Not a ton else has happened since my last posting. I planted some carrots and radishes in my garden, worked a bunch on my compost pile (carrying manure in grain sacks from the horse pasture, chopping up plants with a machete so they decay faster and whatnot) and went to another meeting with the USAID guys. This time there was an older dude there who works specifically with protected areas who was really friendly and patient and knew his stuff. I really hope I get to work with him. We brainstormed some problem-solving strategies to start working on within the community and got free pop and sandwiches. The same day (yesterday) a journalist from Mexico who's been living in Honduras for awhile came up to work on a story about the state of coffee production in Honduras. She's Danish and named "maja" (pronounced "Maya") and was a very interesting person to talk to. Her spanish was absolutely excellent and English not bad either, so we chatted a bit in two different languages. It's a real pleasure once in awhile to speak a language you don't suck at when you're deprived of that privilege for long periods of time.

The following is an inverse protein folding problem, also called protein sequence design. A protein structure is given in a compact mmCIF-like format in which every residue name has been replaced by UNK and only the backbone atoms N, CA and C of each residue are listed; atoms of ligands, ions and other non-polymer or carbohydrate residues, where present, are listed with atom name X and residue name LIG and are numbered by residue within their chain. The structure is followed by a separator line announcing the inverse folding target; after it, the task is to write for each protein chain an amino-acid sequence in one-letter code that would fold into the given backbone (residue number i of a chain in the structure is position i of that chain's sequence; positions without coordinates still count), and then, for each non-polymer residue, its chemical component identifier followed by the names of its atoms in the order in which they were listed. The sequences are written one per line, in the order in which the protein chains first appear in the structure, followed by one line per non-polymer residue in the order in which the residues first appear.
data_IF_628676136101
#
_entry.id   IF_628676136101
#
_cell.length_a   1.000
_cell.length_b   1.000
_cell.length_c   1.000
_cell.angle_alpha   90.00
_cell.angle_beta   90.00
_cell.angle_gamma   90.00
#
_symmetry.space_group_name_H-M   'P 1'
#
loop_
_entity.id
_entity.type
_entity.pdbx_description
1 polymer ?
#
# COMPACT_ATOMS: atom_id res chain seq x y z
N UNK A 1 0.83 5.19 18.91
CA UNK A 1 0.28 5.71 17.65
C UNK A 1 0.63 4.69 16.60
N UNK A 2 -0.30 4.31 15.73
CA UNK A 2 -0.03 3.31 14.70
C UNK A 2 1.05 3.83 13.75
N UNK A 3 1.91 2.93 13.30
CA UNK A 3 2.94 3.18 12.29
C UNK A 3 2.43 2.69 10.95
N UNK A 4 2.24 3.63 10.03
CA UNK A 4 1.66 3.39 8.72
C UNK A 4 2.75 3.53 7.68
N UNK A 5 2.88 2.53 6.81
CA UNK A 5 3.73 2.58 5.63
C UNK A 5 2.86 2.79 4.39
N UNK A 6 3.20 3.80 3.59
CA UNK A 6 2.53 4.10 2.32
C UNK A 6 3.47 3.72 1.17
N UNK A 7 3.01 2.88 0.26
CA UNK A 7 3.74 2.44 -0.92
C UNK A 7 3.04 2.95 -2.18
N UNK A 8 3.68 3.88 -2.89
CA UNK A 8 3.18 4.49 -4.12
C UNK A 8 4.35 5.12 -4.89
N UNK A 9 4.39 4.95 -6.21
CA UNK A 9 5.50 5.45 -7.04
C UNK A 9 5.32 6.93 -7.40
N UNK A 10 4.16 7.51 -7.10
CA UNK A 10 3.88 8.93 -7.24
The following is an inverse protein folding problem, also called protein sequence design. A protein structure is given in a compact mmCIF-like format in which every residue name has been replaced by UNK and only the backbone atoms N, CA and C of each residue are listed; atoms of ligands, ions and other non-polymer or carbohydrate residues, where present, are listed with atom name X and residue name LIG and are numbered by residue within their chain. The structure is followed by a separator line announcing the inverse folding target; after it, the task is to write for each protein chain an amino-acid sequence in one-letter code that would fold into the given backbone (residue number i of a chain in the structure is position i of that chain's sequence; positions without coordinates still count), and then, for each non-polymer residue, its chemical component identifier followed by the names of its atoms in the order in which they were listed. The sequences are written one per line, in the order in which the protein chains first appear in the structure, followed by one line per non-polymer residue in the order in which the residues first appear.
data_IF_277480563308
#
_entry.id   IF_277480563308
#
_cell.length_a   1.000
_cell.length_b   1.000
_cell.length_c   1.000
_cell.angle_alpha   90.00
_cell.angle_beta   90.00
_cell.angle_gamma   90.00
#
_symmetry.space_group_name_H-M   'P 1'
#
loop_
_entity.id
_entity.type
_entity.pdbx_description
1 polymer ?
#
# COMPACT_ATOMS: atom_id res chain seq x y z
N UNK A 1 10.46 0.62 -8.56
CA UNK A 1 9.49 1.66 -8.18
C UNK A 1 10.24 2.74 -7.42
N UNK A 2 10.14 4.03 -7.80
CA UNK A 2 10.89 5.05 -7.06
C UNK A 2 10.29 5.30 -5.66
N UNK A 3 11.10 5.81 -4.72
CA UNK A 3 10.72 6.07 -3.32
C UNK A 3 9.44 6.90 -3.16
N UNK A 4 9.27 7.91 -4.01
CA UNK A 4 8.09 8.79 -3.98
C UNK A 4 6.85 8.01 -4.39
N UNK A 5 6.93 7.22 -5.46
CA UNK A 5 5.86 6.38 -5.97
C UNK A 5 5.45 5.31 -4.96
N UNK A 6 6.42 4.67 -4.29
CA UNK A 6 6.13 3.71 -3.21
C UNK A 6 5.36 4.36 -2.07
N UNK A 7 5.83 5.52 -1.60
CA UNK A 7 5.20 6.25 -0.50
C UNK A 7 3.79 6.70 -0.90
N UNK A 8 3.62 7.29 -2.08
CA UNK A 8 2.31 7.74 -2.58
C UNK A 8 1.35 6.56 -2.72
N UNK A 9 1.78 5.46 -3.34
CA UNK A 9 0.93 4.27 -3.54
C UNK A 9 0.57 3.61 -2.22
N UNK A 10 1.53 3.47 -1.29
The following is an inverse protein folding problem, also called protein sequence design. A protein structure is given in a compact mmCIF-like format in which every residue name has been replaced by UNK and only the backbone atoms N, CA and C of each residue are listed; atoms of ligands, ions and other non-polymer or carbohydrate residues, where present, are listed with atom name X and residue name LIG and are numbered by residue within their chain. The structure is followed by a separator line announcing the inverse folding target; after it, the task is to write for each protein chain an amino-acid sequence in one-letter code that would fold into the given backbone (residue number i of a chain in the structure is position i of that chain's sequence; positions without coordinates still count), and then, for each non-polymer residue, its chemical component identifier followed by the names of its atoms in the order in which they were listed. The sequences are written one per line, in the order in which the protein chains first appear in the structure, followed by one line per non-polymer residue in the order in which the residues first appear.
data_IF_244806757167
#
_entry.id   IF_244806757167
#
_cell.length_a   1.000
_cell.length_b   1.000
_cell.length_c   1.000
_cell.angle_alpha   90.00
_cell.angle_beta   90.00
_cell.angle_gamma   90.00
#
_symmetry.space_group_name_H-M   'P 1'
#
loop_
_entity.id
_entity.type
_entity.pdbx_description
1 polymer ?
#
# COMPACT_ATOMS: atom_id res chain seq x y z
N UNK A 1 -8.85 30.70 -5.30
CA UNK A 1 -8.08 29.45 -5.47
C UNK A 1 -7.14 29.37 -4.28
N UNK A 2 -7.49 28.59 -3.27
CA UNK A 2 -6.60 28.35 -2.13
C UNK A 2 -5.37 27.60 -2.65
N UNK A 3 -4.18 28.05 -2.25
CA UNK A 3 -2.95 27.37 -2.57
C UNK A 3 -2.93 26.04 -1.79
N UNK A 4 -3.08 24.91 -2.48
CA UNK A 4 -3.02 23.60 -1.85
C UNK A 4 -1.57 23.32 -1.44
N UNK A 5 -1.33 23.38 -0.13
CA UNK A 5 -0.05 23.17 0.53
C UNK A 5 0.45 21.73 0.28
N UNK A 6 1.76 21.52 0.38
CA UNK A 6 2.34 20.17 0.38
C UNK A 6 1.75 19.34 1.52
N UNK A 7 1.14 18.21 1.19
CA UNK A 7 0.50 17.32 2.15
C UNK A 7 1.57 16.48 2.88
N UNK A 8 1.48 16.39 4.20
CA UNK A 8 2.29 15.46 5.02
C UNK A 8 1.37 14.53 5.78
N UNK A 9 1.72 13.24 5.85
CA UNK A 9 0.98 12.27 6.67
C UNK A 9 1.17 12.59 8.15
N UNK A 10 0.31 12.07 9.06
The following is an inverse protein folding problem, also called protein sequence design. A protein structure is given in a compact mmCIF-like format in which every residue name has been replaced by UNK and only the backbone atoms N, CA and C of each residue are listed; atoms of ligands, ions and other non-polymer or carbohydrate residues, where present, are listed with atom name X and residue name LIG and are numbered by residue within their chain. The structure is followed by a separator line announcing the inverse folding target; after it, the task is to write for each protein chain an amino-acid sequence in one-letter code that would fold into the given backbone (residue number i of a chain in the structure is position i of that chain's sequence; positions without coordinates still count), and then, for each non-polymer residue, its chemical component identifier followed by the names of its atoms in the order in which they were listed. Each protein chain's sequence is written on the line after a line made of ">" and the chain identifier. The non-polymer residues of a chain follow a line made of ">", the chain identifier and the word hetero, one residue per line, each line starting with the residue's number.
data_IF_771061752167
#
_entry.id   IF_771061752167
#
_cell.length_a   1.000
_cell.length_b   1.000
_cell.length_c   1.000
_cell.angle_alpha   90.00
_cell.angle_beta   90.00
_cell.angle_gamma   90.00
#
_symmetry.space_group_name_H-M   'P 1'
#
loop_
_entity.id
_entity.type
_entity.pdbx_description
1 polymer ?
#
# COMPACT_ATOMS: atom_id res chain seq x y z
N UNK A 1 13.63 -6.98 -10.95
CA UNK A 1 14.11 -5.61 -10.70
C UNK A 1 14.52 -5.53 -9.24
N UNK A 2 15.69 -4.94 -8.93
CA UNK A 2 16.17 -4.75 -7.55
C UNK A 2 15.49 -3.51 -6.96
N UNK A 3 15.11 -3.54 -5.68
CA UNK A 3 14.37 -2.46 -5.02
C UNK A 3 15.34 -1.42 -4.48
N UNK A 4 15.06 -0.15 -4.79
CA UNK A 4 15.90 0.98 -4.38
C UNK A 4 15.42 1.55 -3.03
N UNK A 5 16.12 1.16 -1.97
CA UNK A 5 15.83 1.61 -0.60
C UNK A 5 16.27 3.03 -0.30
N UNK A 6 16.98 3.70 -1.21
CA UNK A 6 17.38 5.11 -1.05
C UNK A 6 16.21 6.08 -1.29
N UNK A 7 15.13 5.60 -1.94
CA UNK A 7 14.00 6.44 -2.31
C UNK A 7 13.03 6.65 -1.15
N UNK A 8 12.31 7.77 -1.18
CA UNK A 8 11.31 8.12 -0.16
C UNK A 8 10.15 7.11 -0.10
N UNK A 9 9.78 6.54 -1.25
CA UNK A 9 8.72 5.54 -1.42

The other thing I wanted to talk about and forgot to mention last time is how I get money out of the bank. It's pretty funny. Get this: I write checks to myself. That's how all the peace corps volunteers do it. I go up there, pull a check out of my checkbook with my name and account number on it, date the check, write it to "Gabe Hensold", sign it Gabe Hensold, and then endorse it by Gabe Hensold. I love it.

Last piece of business, I have a better number to be contaced at. It is the pulperia where I go for groceries, the son of the owner is the guy who invited me to play soccer and we seem to be pretty good friends now. Supposedly I can also make calls from there to the states and I think the line is better. The number is 754-1225.




At 4:52 PM, Anonymous Anonymous said...

Hey, Gabe,